The Brief: Law School News and Events

Former Clinton Aide Envisions New 'Interconnected' Foreign Policy

Professor Anne-Marie Slaughter, former director of policy planning in the State Department,
proposed a new approach to foreign policy during the Holt Lecture, with more
emphasis on development, social empowerment through technology and public-private
partnerships. Slaughter left the Obama administration in February to return to Princeton
University, where she is a professor of Politics and International Affairs.  
Professor Anne-Marie Slaughter, former director of policy planning in the State Department, proposed a new approach to foreign policy during the Holt Lecture, with more emphasis on development, social empowerment through technology and public-private partnerships. Slaughter left the Obama administration in February to return to Princeton University, where she is a professor of Politics and International Affairs.
Anne–Marie Slaughter, a former aide to Secretary of State Hillary Clinton, proposed at the Holt Lecture last April a redefinition of foreign policy in which development and social empowerment play as big a role in the future as traditional state to state diplomacy.

"To be a global leader is a far more complex task today than it has ever been. It requires more knowledge and more understanding of more actors in an interconnected world," said Slaughter, a professor of Politics and International Affairs at Princeton University and former director of Policy Planning at the U.S. State Department.

Slaughter, who left the Obama administration last February, said we are moving from "a world of states in which states are the primary and indeed really the only actors that matter to a world in which you still have to work very intensively in government-to-government relations, but you also have to focus on societies."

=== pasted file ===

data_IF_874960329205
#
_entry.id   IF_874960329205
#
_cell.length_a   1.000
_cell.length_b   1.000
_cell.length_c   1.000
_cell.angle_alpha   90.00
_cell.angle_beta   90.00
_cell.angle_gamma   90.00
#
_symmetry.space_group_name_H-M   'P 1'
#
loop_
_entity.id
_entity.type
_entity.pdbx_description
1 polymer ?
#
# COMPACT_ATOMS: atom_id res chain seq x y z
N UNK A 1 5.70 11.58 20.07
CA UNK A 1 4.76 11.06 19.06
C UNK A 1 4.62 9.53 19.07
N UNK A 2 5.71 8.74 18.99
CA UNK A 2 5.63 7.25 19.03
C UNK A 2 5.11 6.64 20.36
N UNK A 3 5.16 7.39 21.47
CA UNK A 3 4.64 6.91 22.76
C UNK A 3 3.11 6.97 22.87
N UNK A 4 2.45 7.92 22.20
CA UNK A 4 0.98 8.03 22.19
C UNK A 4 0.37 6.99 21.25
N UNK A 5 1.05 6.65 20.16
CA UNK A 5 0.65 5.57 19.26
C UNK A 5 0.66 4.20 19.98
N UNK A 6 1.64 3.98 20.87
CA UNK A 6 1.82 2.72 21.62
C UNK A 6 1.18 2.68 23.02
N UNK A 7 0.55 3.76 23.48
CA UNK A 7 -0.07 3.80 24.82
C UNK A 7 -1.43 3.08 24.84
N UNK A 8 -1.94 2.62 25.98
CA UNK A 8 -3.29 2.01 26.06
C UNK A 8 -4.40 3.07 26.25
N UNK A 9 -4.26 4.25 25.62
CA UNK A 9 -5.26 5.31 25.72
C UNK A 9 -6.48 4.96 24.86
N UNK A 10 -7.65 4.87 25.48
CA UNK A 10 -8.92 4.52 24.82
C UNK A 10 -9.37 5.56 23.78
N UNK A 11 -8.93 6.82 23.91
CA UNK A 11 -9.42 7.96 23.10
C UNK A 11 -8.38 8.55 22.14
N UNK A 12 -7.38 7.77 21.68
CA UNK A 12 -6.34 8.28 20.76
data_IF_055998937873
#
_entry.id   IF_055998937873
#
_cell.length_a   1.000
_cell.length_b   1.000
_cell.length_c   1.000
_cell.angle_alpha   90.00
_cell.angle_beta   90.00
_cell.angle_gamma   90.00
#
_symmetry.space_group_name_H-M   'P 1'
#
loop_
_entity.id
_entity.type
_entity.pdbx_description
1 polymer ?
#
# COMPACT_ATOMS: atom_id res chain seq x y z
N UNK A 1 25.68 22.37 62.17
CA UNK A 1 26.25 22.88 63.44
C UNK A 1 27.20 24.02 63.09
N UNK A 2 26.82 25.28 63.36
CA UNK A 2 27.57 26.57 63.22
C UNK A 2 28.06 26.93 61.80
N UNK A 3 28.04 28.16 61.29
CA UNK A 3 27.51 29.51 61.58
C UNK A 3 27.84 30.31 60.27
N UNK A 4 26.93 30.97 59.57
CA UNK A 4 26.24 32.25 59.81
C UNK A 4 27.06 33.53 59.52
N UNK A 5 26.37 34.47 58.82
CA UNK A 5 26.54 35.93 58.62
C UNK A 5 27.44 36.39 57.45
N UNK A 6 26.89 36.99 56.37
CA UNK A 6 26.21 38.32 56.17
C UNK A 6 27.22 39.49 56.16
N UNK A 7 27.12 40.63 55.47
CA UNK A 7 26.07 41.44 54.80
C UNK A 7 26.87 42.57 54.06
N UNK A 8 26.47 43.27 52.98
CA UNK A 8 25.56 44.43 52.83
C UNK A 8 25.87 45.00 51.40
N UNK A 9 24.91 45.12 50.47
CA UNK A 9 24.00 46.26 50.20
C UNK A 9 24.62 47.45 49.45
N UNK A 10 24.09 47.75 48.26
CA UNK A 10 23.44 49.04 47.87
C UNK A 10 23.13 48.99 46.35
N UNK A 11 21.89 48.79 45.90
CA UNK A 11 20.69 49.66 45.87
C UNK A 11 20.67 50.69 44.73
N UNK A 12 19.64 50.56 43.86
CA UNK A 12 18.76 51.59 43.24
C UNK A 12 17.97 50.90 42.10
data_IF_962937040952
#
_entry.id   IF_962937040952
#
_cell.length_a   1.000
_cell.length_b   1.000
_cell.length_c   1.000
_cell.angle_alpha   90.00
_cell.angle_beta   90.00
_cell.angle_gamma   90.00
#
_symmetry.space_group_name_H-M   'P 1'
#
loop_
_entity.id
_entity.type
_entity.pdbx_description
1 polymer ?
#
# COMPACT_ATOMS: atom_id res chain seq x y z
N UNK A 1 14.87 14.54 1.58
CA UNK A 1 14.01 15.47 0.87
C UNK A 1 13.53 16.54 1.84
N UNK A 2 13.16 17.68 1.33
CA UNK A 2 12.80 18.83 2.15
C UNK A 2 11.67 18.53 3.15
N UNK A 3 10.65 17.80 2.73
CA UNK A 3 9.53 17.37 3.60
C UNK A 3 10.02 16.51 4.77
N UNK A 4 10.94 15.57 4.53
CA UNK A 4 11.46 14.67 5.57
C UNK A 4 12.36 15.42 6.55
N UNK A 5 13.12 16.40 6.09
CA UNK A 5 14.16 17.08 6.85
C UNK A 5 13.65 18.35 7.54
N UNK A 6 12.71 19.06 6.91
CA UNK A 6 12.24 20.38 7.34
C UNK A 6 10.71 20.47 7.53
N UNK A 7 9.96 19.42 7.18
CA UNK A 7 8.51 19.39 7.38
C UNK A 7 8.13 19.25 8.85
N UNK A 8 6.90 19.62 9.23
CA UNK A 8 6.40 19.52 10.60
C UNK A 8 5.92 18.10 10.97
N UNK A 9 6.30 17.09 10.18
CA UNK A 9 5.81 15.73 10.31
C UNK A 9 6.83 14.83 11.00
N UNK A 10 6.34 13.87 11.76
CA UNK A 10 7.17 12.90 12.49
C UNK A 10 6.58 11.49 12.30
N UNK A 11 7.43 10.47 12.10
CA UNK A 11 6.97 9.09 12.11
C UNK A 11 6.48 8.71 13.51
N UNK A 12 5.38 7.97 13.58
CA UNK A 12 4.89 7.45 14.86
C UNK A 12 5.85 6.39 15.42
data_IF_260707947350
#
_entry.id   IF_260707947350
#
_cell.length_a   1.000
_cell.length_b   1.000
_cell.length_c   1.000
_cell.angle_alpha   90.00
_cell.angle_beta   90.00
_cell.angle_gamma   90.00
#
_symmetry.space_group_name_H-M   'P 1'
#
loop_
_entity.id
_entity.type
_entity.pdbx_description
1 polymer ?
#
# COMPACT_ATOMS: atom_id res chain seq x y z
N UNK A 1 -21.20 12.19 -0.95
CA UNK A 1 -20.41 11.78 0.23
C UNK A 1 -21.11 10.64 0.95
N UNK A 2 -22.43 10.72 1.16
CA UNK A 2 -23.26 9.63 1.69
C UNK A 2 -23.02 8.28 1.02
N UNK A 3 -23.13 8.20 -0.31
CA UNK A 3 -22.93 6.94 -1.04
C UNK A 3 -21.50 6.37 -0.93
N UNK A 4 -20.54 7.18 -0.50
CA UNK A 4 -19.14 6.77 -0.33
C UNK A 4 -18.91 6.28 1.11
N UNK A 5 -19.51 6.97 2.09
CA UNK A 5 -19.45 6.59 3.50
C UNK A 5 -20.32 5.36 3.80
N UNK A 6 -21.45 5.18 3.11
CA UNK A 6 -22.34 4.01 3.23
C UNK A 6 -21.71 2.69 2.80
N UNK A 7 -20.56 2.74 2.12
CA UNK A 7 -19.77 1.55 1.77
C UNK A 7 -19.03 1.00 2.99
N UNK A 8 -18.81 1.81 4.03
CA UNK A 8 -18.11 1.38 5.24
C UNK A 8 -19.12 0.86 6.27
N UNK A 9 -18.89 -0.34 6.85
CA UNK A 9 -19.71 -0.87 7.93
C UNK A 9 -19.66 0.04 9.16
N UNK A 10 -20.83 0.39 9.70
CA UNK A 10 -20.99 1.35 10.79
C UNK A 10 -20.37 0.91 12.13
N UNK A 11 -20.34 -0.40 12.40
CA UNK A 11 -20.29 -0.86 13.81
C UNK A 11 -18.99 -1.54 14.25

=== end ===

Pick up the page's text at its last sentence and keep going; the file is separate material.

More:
Slaughter said the shift in approach puts greater weight on development, technology as a tool for social and economic empowerment, Internet freedom, and public-private partnerships.

Slaughter praised the Obama administration for including development among its "three D's" of foreign policy, which also include defense and diplomacy. "Even listing development as one of the pillars of our foreign policy is new."

Development is crucial, said Slaughter, for combating major threats to society, such as proliferation of nuclear or biological weapons, terrorist networks and the spread of violent extremism, instability in the global economy, climate change, global pandemics, and resource scarcity.

Slaughter also stressed the importance of the often forgotten segments of society – women, youth, and entrepreneurs – in promoting conflict resolution, human rights, and democracy.

"A dollar spent on a woman reverberates through her health, her family's health, the community (and) livelihoods," she said, noting that a new model in foreign relations is confirmed daily through the uprisings in the Arab world.